Bad break-up leads to spring break tragedy
Editor's note: The names of the couple have been changed in this column to protect their families.
On the Thursday of spring break week many years ago, Jack was drinking a few beers and playing cards with a group of friends who also did not have the time, money or inclination to vacation in more sunny climes. His friends asked him how it was going after his break up with Betty. Jack said better than he thought. His friends kidded Jack, “Dude, she is crazy. You better watch out man, she might shoot you!”
Jack just replied, “Yeah I know, but what are you going to do?” None of his classmates really knew and nervously laughed it off. It was too bad Jack had not gone home like his roommate or hit the beach somewhere sunny.
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In the past two weeks Betty had not taken the break up with Jack very well. She had never been in trouble with the law. Betty planned on becoming a lawyer. It was no problem for her to get a permit to purchase a handgun. She had no criminal history and she seemed quiet, but outwardly mentally stable so the permit was granted.
Betty bought a secondhand semiautomatic pistol from a local dealer who bought and sold precious metals, coin and jewelry. Somewhere she bought herself a box of shells for the pistol and her plan progressed.
Jack got home from playing cards and went to bed. There must have been a knock at the door from Betty sometime after 4 a.m. that Friday morning of spring break. Jack threw on a robe and let Betty in and returned back toward his bedroom. Betty followed him into the bedroom and dropped the box of photographs and letters on the floor.
Jack was apparently not deeply moved enough by box of sentimental treasures. Betty decided on one last dramatic gesture. She went out to Jack’s kitchen and retrieved a steak knife and slit one of her wrists. She was bleeding as she walked back into Jack’s bedroom and flipped on the light switch.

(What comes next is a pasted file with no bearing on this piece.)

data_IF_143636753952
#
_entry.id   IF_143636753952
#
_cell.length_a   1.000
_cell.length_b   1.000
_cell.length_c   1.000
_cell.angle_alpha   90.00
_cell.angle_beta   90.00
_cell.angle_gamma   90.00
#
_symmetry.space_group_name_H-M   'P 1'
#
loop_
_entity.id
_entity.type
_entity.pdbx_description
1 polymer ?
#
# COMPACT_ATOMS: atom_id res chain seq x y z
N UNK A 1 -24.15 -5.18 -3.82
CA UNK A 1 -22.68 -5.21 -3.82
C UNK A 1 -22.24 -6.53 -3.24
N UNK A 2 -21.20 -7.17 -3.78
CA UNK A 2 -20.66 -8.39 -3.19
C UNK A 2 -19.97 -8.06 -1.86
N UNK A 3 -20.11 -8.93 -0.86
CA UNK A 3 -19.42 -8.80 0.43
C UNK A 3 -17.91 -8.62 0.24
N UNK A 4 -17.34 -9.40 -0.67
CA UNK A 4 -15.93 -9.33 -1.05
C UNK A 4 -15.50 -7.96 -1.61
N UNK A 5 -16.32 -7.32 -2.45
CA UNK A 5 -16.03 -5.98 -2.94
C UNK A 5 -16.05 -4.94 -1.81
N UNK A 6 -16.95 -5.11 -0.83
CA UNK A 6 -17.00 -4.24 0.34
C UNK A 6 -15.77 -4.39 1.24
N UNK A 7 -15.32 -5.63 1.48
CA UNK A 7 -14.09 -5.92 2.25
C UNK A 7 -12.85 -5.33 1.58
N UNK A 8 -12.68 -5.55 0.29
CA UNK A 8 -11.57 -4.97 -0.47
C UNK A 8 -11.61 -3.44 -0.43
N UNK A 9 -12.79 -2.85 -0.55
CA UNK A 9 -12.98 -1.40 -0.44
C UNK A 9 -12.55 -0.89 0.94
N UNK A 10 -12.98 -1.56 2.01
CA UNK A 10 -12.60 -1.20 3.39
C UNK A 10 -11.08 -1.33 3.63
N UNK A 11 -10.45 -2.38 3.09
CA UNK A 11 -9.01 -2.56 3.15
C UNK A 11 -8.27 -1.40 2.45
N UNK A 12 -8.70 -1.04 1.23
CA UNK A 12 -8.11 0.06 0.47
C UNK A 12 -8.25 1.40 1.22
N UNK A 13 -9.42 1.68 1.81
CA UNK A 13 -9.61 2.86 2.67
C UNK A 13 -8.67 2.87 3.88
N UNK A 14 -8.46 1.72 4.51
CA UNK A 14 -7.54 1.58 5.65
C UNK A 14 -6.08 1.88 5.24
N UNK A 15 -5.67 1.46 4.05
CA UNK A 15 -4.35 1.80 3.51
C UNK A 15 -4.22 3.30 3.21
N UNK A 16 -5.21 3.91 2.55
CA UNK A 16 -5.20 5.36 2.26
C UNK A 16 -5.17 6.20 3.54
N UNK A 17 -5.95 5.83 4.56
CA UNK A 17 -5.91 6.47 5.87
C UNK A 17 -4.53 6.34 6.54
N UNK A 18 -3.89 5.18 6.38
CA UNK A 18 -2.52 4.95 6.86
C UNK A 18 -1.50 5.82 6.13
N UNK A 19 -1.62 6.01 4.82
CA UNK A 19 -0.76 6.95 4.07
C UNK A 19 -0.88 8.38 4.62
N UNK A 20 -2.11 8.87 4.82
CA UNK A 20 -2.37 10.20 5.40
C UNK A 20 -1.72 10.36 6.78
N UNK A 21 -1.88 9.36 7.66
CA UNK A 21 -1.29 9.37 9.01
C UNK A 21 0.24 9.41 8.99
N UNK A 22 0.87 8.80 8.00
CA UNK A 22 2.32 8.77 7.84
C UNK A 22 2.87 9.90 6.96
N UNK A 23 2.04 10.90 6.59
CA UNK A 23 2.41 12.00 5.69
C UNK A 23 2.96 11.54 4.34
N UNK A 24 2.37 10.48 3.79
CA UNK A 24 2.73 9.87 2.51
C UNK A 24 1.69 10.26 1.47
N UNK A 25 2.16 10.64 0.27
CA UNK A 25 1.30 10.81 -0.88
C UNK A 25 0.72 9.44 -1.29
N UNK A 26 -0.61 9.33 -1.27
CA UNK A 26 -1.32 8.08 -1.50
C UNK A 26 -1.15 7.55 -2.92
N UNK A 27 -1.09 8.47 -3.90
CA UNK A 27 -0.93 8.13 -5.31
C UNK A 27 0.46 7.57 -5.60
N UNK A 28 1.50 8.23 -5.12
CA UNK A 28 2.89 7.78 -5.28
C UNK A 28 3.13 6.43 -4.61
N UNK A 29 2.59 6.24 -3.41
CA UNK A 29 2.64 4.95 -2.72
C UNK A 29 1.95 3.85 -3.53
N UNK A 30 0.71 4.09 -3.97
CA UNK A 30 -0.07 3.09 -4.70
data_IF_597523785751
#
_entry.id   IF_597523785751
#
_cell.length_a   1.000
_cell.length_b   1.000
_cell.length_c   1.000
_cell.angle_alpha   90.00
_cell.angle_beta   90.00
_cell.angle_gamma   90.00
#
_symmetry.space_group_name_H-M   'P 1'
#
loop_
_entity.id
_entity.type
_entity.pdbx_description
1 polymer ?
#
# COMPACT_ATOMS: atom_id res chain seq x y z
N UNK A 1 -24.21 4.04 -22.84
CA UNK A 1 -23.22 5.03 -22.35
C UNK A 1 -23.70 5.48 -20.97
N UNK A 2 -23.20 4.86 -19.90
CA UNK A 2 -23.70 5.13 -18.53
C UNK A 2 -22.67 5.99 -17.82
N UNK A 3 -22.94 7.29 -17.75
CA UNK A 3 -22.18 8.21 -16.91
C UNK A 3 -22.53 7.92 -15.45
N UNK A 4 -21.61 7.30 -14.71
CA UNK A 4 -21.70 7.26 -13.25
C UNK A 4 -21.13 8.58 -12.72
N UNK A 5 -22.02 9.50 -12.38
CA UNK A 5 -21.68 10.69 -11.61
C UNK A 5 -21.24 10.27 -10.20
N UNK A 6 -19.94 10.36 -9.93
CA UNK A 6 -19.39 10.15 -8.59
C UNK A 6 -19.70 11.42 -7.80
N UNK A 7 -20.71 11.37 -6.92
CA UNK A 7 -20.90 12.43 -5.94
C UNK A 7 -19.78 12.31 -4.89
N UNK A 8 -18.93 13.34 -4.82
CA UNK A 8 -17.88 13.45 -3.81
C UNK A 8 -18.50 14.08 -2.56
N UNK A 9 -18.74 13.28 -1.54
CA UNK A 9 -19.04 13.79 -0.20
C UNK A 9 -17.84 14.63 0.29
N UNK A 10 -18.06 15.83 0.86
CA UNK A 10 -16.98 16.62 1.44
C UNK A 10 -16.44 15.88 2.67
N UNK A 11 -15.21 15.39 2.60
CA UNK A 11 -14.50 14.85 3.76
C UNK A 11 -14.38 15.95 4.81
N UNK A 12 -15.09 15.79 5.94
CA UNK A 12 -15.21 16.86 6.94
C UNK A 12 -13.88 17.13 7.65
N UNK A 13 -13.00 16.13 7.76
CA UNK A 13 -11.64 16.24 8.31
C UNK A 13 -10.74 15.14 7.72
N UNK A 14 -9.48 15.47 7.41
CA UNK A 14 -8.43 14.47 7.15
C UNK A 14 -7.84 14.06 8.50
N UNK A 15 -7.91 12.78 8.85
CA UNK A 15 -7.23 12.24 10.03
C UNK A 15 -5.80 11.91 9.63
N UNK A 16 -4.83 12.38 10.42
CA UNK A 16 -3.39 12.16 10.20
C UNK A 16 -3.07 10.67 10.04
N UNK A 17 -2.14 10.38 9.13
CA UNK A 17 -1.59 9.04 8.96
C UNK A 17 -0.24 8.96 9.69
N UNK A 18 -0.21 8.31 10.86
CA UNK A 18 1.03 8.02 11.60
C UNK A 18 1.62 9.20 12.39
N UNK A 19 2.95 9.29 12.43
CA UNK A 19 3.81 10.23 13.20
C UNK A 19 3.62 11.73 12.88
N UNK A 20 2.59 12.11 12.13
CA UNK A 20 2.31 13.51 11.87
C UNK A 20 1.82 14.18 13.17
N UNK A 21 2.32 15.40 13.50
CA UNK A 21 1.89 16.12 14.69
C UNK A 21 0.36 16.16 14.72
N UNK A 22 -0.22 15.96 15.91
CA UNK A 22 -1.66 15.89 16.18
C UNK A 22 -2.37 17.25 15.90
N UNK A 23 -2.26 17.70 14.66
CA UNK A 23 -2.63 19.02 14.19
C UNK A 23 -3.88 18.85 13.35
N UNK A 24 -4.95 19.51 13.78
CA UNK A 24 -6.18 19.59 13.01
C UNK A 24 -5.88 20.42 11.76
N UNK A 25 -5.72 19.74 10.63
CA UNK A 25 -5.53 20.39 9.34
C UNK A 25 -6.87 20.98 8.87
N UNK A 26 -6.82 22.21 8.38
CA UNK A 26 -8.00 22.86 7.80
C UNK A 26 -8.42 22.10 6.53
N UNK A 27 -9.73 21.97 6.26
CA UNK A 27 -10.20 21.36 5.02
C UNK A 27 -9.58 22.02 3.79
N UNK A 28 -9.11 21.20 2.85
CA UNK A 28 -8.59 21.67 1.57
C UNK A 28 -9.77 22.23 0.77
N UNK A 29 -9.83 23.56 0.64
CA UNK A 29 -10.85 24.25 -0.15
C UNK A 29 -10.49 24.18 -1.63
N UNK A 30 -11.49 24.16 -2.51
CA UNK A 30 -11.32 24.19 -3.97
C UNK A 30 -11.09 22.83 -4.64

Who knows what the conversation was at that point, but Jack still clad in his robe sat up to listen and calm Betty down. At some point Betty had enough and pulled out the gun and stood over Jack. Jack put his hands up to block the shot but it was to no avail. Betty shot him several times while he sat on the side of his bed. Jack was dead.
Betty walked over by the box of treasures that meant so much to her and turned the gun on herself. Neighbors heard the shots and thought it was somebody pounding on a wall and went back to sleep.
Friends worried about Jack on Friday afternoon. They knocked and got no answer, tried the door and found it unlocked. They walked in on the tragedy and called the police.
I got called in to work this case as I turned on the main street outside my subdivision and was ready to enjoy the weekend with my family. It was just starting to snow. The rest of Friday night and Saturday would be spent trying to unravel this crime scene with my work “family”—the talented officers, detectives, administrative assistants, Prosecutor's Office and Medical Examiner’s Office personnel who put this case together.
These cases illustrate very tough personal issues and many times those involved do not share their “problems” with their friends and loved ones. For those in Jack’s circumstances it is best to let people know what is going on. Trust your instincts!
Tell family, friends, loved ones, co-workers or classmates around you what is going on and get them to be on the lookout for you. This may be difficult for students who want to be adults and do not want to worry their parents. What students must understand though is that parents’ love, dedication to help and middle-aged wisdom really can come in handy with “life” problems like this.
If sharing with mom or dad is not an option contact Safe House Center (734-995-5444), Washtenaw County 2-1-1, your workplace Employee Assistance Program, social workers at your school or the Internet. Get some expert advice and get a plan. If in doubt and in crisis you can always call the police who can either help or refer you to someone who can.
If you find yourself in Betty’s situation, first know that there is probably someone better for you out there in the world. Talk to friends, family, loved ones, classmates and co-workers and listen to the people you respect. If they think you need to speak to a counselor and get some help—DO IT!
If you are at a point that you are going to hurt or kill yourself or someone else you are in extreme crisis and need help NOW! Call 9-1-1 or the National Suicide Prevention Hotline at 1-800-273-TALK (8255) and speak to another person. Please get help before you make a huge mistake that can never be corrected.
Lock it up, don’t leave it unattended, be aware and watch out for your neighbors.
Rich Kinsey is a retired Ann Arbor police detective sergeant who now blogs about crime and safety for AnnArbor.com. He also serves as the Crime Stoppers coordinator for Washtenaw County.